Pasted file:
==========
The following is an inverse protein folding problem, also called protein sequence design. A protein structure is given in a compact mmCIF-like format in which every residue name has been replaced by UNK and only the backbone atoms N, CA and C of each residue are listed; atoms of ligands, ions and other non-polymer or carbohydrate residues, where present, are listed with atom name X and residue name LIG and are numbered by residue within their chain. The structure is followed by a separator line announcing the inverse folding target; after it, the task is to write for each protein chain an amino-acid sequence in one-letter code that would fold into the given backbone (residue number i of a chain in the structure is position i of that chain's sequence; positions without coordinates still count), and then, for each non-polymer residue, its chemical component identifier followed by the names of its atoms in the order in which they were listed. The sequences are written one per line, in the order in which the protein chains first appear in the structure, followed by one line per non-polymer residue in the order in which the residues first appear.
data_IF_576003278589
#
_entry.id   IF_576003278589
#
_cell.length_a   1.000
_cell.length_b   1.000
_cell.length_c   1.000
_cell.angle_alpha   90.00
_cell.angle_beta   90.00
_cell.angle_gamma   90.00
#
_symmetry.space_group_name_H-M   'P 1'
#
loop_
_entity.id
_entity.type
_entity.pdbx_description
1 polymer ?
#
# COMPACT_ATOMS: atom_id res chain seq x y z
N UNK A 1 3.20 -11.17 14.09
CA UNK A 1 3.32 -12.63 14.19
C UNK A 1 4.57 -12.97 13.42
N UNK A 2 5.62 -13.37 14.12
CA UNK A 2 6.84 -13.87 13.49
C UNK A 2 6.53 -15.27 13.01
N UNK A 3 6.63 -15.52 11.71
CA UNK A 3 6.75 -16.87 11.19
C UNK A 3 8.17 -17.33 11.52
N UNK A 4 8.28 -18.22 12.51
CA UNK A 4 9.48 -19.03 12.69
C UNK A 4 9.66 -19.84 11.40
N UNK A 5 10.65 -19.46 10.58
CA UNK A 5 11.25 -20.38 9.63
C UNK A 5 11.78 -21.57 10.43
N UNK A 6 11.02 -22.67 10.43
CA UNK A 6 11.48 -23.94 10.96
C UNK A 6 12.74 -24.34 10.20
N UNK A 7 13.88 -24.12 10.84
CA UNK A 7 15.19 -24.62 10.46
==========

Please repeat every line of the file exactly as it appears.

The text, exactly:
The following is an inverse protein folding problem, also called protein sequence design. A protein structure is given in a compact mmCIF-like format in which every residue name has been replaced by UNK and only the backbone atoms N, CA and C of each residue are listed; atoms of ligands, ions and other non-polymer or carbohydrate residues, where present, are listed with atom name X and residue name LIG and are numbered by residue within their chain. The structure is followed by a separator line announcing the inverse folding target; after it, the task is to write for each protein chain an amino-acid sequence in one-letter code that would fold into the given backbone (residue number i of a chain in the structure is position i of that chain's sequence; positions without coordinates still count), and then, for each non-polymer residue, its chemical component identifier followed by the names of its atoms in the order in which they were listed. The sequences are written one per line, in the order in which the protein chains first appear in the structure, followed by one line per non-polymer residue in the order in which the residues first appear.
data_IF_576003278589
#
_entry.id   IF_576003278589
#
_cell.length_a   1.000
_cell.length_b   1.000
_cell.length_c   1.000
_cell.angle_alpha   90.00
_cell.angle_beta   90.00
_cell.angle_gamma   90.00
#
_symmetry.space_group_name_H-M   'P 1'
#
loop_
_entity.id
_entity.type
_entity.pdbx_description
1 polymer ?
#
# COMPACT_ATOMS: atom_id res chain seq x y z
N UNK A 1 3.20 -11.17 14.09
CA UNK A 1 3.32 -12.63 14.19
C UNK A 1 4.57 -12.97 13.42
N UNK A 2 5.62 -13.37 14.12
CA UNK A 2 6.84 -13.87 13.49
C UNK A 2 6.53 -15.27 13.01
N UNK A 3 6.63 -15.52 11.71
CA UNK A 3 6.75 -16.87 11.19
C UNK A 3 8.17 -17.33 11.52
N UNK A 4 8.28 -18.22 12.51
CA UNK A 4 9.48 -19.03 12.69
C UNK A 4 9.66 -19.84 11.40
N UNK A 5 10.65 -19.46 10.58
CA UNK A 5 11.25 -20.38 9.63
C UNK A 5 11.78 -21.57 10.43
N UNK A 6 11.02 -22.67 10.43
CA UNK A 6 11.48 -23.94 10.96
C UNK A 6 12.74 -24.34 10.20
N UNK A 7 13.88 -24.12 10.84
CA UNK A 7 15.19 -24.62 10.46